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Re: A Note Comparing CG & RDF/SemWeb & N3

From: Jon Awbrey <jawbrey@oakland.edu>
Date: Thu, 18 Jan 2001 16:00:01 -0500
Message-ID: <3A675951.3042A913@oakland.edu>
To: RDF Logic <www-rdf-logic@w3.org>
CC: Arisbe <arisbe@stderr.org>, Conceptual Graphs <cg@cs.uah.edu>, SemioCom <semiocom@listbot.com>
> A Note Comparing Conceptual Graphs & RDF/SemWeb & N3
> 
> From: Tim Berners-Lee (timbl@w3.org)
> Date: Mon, Jan 08 2001
> 
> Message-ID: <025101c079b2$6e09a7c0$84001d12@w3.org>
>       From: "Tim Berners-Lee" <timbl@w3.org>
>         To: <www-rdf-logic@w3.org>
>       Date: Mon, 8 Jan 2001 15:34:42 -0500
>    Subject: A note comparing Conceptual Graphs and RDF/Semantic Web & N3
> 
> I have just got hold of Sowa's spec
> for Conceptual Graph Interchange Format,
> and noted down the comparison bwteeen
> CGs and the semantic web at
>
> http://www.w3.org/DesignIssues/CG
>
> for anyone who is interested,
> or anyone from the CG community
> who would like to verify that
> it makes any sense.
> 
> I have (for a change) remembered to
> link it from my Design Issues overview
>
> http://www.w3.org/DesignIssues
> 
> Tim

才~~~~~~~~才~~~~~~~~才~~~~~~~~才~~~~~~~~才~~~~~~~~

Tim,

E-pimetheus is nagging me,
and refuses to remove his
e-nervating fishhook from
my brain until I send out
this afterthought incited
by your instigatory query:

In your "Reflection" that I e-spy at:

http://www.w3.org/DesignIssues/CG

you initially offer the opinion that:

| I think the tendency of the CG examples to relate to
| natural language rather than hard logic made it more
| difficult for someone of my own leanings toward rigid
| logical processing for the Sweb to understand what the
| CG folks were driving at.

Now, your "Reflection" appears to have corrected this impression --
almost e-mediately -- just a little bit further on its depictive
imaging of the scene in question, but just in case there remains
the lingering shadow of a doubt behind the silver of your screen,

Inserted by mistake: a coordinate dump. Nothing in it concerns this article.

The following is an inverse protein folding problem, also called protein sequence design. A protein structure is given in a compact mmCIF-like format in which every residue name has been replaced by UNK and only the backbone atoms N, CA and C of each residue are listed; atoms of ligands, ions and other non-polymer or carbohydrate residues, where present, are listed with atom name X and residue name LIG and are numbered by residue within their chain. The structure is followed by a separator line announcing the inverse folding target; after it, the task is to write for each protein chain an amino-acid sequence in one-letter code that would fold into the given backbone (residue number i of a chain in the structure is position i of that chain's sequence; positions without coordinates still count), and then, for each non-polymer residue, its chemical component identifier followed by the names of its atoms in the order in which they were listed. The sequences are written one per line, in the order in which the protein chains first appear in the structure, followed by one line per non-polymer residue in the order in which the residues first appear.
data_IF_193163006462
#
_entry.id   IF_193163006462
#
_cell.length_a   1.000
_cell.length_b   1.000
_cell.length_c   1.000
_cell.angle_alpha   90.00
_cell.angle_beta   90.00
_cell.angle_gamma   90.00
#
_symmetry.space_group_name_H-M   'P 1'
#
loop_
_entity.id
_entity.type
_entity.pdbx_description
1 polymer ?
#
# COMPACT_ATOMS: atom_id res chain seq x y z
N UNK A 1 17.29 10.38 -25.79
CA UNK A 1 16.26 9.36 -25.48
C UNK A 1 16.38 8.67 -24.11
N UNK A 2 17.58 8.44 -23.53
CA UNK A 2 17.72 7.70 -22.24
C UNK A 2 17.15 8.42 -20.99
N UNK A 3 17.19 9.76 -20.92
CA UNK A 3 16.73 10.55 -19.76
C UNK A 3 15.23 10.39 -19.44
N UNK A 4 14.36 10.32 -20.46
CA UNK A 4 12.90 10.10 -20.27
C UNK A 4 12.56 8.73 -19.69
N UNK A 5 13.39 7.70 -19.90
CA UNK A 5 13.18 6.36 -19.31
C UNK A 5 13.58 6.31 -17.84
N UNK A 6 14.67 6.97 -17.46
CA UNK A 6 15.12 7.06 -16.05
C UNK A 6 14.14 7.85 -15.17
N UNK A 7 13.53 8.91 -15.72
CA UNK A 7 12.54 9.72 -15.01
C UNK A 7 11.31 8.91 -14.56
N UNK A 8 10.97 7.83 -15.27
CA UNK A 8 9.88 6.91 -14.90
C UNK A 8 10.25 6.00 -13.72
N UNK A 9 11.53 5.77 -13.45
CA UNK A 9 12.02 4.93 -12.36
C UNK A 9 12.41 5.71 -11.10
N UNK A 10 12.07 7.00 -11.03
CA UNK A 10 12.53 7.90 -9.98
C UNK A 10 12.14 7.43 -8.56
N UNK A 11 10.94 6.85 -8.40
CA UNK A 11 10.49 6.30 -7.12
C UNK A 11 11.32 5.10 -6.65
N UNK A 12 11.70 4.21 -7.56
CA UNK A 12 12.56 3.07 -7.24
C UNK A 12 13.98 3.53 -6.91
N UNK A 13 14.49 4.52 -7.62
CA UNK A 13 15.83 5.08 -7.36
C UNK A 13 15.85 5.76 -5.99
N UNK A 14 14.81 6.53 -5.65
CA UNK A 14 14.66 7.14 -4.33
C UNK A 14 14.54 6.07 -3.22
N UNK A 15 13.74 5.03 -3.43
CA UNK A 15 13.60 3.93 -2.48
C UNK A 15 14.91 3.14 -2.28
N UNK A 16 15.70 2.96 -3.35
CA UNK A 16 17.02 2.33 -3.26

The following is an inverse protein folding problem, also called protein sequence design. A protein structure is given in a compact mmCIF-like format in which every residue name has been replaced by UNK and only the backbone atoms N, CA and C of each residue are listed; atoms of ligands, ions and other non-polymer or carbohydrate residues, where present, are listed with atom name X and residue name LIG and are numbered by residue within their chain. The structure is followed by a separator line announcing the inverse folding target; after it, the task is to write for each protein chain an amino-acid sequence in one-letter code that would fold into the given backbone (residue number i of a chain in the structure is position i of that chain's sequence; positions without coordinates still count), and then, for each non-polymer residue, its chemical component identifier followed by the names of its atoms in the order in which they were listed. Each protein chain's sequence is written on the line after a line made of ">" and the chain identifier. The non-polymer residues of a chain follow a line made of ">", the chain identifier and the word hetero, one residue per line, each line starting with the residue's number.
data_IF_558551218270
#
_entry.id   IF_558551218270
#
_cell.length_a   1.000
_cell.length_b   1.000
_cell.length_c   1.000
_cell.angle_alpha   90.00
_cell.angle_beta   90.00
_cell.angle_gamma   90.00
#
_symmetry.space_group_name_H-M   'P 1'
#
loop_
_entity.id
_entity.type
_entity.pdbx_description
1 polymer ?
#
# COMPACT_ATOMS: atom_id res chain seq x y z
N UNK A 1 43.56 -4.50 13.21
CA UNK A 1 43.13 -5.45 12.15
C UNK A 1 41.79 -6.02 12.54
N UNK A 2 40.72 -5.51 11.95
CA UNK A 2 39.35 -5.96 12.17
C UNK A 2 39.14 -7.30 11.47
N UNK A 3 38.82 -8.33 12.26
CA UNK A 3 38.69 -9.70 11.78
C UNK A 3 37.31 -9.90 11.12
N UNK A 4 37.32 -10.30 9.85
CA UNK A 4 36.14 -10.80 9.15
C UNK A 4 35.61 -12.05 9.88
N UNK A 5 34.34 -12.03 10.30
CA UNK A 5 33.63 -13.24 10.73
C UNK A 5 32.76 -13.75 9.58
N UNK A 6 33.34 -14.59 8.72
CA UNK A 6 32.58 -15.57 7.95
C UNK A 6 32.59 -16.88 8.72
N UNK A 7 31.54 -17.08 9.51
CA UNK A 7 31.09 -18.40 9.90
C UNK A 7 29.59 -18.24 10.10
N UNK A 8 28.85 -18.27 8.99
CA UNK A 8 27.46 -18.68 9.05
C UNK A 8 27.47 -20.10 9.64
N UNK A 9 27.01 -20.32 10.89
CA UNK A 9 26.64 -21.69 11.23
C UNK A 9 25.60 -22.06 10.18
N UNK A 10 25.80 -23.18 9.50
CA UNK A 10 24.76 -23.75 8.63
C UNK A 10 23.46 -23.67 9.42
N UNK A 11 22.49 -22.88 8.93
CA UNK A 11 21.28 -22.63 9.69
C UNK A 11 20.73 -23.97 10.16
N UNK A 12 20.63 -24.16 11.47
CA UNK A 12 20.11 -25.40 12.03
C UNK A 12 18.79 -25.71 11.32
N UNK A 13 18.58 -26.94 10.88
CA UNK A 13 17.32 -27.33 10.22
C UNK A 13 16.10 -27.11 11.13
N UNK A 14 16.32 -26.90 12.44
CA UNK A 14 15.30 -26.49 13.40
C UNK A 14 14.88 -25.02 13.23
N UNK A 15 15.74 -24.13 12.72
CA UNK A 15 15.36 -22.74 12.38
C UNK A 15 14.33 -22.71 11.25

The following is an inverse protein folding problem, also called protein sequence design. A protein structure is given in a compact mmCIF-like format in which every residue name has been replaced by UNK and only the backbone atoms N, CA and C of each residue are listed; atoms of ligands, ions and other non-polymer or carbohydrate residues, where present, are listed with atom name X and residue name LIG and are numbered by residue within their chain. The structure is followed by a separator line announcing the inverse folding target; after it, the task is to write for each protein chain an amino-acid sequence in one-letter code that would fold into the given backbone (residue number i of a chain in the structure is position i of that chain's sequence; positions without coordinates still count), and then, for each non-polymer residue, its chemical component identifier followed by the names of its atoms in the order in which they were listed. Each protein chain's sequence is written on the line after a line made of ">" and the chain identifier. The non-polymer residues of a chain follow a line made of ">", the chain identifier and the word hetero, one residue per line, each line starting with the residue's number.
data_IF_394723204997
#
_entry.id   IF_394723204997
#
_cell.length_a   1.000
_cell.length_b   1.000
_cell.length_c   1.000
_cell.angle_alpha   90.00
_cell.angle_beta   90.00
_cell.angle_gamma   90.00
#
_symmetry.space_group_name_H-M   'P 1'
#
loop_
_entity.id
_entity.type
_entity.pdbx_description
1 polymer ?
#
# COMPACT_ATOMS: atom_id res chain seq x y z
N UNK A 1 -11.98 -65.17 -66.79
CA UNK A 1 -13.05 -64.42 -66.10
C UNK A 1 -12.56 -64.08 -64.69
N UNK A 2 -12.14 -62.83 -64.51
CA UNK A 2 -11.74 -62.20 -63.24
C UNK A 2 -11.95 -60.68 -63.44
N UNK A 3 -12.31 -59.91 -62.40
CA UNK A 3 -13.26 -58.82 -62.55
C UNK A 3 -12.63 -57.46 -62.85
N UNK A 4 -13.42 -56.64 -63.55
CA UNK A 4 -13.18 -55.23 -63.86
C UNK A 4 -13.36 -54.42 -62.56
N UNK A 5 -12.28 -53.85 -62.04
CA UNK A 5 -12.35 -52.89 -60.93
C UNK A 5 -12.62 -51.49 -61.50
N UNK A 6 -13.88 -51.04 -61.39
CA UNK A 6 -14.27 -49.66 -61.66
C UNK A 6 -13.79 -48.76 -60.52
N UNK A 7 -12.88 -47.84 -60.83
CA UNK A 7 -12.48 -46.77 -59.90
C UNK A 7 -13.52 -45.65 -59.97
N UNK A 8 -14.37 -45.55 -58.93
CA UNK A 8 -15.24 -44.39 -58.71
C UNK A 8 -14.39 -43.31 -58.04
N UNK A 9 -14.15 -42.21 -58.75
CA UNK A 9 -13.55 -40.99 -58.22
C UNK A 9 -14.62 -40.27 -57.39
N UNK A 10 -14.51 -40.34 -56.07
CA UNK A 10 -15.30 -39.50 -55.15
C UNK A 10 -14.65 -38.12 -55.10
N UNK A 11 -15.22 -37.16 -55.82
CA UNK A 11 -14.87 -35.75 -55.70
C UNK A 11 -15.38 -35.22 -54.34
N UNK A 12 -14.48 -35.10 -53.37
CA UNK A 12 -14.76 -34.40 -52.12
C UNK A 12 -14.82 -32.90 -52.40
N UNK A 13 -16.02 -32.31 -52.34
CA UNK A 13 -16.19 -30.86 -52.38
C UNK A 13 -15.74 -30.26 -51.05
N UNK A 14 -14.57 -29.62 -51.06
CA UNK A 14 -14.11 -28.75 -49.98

let me be so bold as to share with you this old animadversion of
mine, recently revised for release to my world-wide, but limited
and special for'a'that, audiovideance of willy-nilly-culted fans.

Oh, insists Prometheus, one forethought to this afterthought:
Please do not blame John Sowa for any of this "tired turism",
as all of the io-box stuffing that follows devolves from one
of my own personal and quite "idiosyntactic" extensions of
what Peirce called the "Alpha Part" of his Logical Graphs,
in effect, nothing more than "yet another way" (YAW)
of doing Propositional Calculus or Sentential Logic.

Tuit:

才~~~~~~~~才~~~~~~~~才CITATION~才~~~~~~~~才~~~~~~~~

Subj:  Peirce's Cook's Turing
Date:  Mon, 15 Jan 2001 01:23:02 -0500
From:  Jon Awbrey <jawbrey@oakland.edu>
  To:  Arisbe <arisbe@stderr.org>,
       Conceptual Graphs <cg@cs.uah.edu>,
       SemioCom <semiocom@listbot.com>

才~~~~~~~~才~~~~~~~~才~~~~~~~~才~~~~~~~~才~~~~~~~~

Arisbeans, Conceptual Graphists, SemioComrades,

A certain momentum of thought compels me to continue
this essay, in spite of every obstacle that has been
tossed in its path.  Though it arise from a labor of
love, and thus in a way is sufficient to itself, its
own reward, as they say, still it cannot be complete
until it receives the reception that it seeks in the
receipt-book of its due receiver, to coin a pharisee,
and just because it is a labor of love does not mean
that I would be able to see it lost with any measure
of cool equanimity or respite of a phlegmatic temper.

I am posting this result to the Arisbe and the CG Lists
because of their common and continuing reference to the
work of Peirce on Logical Graphs, but I imagine that my
excuse to each of these two companies for attempting to
engage their several attentions would have to be just a
little bit different.  But the near continuous offering
of excuses for why "your own work" (YOW) might be worth
the consideration of another living soul who happens to
be laboring away in roughly the same domain of interest,
as though your lifelong dedication to the task were not
already some kind of silent testimony -- well, you hate
that, too, don't you? -- so let us put it off for a day
in the future, and spend the precious time that we have
on what is more fun and more useful to boot.  If nobody,
after a reasonable interval, sees the excuse for it all
abiding already in the process or in the product itself,
then that will be the time for making our humble excuse.

On to the work!

才~~~~~~~~才~~~~~~~~才~~~~~~~~才~~~~~~~~才~~~~~~~~

By way of providing a simple illustration of Cook's Theorem,
that "Propositional Satisfiability is NP-Complete", here is
an exposition of one way to translate Turing Machine set-ups
into propositional expressions, employing the RefLog Syntax
for Prop Calc that I described in a couple of earlier notes:

Notation:

Stilt<k> = Space and Time Limited Turing Machine,
           with k units of space and k units of time.

Stunt<k> = Space and Time Limited Turing Machine,